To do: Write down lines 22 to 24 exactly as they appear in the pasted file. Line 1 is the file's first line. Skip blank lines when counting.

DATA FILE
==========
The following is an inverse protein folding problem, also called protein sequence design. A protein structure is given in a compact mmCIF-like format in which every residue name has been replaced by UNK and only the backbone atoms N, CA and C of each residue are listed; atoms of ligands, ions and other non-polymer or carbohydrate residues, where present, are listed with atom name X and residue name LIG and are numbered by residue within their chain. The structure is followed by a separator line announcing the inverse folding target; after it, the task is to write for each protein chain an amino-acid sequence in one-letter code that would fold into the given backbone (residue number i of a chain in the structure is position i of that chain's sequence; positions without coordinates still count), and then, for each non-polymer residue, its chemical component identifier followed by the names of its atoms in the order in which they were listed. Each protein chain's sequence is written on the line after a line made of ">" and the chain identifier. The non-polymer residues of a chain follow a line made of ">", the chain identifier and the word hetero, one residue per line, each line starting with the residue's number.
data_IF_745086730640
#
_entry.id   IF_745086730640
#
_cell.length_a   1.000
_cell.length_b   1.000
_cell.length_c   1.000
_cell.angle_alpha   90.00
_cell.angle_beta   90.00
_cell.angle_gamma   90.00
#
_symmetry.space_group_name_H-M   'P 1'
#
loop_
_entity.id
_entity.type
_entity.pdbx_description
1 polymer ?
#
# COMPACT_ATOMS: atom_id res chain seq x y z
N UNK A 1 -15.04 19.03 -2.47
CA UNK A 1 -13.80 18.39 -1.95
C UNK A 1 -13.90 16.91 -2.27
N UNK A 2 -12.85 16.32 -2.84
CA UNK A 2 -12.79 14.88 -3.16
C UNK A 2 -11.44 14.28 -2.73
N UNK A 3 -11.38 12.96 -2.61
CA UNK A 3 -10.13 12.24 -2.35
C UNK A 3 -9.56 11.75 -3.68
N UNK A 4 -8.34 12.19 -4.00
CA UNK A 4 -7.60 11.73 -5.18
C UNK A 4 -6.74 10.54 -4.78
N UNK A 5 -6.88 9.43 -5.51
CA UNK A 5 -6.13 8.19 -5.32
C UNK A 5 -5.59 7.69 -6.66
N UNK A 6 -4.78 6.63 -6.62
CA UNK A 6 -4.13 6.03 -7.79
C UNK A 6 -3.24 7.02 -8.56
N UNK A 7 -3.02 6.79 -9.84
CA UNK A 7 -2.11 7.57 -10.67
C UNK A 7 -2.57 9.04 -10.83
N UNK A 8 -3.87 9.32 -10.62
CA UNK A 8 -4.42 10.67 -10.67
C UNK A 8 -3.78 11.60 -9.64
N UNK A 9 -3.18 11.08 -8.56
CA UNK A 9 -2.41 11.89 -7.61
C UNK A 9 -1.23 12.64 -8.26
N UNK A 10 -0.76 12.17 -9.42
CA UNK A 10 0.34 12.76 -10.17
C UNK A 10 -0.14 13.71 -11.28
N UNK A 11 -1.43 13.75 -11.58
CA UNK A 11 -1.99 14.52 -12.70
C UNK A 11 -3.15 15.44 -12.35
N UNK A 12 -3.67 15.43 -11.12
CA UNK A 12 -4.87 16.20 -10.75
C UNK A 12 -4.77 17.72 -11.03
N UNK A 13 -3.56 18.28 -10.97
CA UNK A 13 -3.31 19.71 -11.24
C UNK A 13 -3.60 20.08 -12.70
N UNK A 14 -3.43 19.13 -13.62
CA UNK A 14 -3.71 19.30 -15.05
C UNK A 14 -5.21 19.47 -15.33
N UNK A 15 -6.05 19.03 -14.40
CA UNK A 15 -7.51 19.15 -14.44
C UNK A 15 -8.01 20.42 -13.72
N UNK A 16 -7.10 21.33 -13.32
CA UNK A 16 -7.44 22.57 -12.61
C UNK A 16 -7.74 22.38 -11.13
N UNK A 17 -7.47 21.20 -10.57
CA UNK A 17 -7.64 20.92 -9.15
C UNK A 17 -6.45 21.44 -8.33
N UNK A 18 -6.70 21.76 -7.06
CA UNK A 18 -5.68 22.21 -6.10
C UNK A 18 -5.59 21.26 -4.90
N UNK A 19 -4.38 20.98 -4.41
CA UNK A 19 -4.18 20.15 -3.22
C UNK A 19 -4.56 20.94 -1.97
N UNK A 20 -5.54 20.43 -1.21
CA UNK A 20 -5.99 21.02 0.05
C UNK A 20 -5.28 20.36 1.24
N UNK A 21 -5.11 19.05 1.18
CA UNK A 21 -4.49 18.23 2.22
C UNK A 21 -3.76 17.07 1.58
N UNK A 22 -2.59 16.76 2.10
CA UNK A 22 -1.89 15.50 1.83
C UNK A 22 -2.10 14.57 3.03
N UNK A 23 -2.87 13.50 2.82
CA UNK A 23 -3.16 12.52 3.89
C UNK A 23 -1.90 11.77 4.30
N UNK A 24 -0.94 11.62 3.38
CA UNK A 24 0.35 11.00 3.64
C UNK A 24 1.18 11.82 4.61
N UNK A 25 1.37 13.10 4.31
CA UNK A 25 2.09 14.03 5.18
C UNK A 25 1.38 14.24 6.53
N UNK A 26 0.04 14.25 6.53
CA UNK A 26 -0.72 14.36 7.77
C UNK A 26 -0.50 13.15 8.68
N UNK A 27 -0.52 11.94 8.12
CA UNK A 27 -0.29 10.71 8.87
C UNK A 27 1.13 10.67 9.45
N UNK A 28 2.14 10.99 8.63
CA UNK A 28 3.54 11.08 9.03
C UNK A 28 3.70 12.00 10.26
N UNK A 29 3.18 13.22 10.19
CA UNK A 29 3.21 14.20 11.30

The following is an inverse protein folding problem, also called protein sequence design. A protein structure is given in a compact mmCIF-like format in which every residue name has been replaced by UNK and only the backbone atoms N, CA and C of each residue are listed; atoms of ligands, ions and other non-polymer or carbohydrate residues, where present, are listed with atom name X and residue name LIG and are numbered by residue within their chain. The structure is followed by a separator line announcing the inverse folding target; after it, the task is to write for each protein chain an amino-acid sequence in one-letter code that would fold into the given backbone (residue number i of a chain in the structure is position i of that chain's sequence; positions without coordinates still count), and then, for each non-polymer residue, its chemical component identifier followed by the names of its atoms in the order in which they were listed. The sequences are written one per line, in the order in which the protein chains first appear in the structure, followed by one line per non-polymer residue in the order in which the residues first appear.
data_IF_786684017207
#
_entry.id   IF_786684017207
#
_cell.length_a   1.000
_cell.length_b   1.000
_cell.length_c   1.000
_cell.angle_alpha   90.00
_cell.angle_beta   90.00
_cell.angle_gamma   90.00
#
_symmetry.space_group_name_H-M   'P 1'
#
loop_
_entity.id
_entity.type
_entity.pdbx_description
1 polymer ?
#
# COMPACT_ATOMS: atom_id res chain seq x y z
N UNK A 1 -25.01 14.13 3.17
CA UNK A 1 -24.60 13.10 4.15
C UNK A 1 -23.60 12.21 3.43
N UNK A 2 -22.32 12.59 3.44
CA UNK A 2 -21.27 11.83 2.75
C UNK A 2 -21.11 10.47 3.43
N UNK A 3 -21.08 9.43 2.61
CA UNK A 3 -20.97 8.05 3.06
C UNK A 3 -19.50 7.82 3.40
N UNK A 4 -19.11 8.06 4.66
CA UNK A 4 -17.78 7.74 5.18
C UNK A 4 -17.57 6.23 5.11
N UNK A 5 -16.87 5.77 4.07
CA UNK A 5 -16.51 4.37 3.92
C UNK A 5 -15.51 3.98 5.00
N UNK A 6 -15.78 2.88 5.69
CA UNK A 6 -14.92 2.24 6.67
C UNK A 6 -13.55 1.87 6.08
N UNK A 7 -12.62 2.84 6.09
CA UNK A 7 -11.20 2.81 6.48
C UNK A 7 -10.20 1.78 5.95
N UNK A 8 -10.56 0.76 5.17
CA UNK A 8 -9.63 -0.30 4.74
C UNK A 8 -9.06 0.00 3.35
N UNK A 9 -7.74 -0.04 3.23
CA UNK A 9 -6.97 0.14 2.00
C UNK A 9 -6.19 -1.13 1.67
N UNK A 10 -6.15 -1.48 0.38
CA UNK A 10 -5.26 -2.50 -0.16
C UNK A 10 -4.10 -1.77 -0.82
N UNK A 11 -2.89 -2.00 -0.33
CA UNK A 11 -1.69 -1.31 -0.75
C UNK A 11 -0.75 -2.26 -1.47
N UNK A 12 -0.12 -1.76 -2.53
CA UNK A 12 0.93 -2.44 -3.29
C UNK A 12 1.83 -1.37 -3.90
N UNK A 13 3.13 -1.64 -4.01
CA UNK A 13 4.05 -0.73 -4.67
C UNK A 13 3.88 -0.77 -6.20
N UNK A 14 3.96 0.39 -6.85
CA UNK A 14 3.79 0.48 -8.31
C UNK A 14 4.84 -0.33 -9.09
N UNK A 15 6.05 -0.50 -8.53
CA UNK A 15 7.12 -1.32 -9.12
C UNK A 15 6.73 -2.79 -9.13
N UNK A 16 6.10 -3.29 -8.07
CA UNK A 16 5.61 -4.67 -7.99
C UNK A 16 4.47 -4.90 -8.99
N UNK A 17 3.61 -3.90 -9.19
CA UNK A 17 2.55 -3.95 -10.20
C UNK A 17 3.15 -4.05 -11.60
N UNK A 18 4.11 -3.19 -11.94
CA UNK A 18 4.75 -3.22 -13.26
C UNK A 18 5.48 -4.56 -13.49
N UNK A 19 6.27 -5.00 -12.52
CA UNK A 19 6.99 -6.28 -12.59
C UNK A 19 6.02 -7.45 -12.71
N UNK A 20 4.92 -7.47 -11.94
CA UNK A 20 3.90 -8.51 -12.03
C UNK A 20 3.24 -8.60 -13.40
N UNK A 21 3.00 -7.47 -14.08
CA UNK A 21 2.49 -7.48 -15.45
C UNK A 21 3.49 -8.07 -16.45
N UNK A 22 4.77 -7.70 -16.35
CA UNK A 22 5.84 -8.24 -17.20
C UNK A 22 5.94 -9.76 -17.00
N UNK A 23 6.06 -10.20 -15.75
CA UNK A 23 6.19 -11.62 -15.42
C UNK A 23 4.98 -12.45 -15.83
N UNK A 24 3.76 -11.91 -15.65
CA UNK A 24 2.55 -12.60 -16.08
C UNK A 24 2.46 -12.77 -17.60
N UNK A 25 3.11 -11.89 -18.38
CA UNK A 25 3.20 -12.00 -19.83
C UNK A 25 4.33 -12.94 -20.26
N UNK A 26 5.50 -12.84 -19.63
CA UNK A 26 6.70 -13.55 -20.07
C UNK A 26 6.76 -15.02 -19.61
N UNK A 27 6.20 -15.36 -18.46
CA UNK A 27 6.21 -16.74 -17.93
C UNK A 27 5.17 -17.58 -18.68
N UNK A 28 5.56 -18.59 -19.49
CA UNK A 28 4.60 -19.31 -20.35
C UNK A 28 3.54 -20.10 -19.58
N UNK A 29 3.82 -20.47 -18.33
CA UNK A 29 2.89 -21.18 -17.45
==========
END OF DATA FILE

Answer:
N UNK A 1 -15.04 19.03 -2.47
CA UNK A 1 -13.80 18.39 -1.95
C UNK A 1 -13.90 16.91 -2.27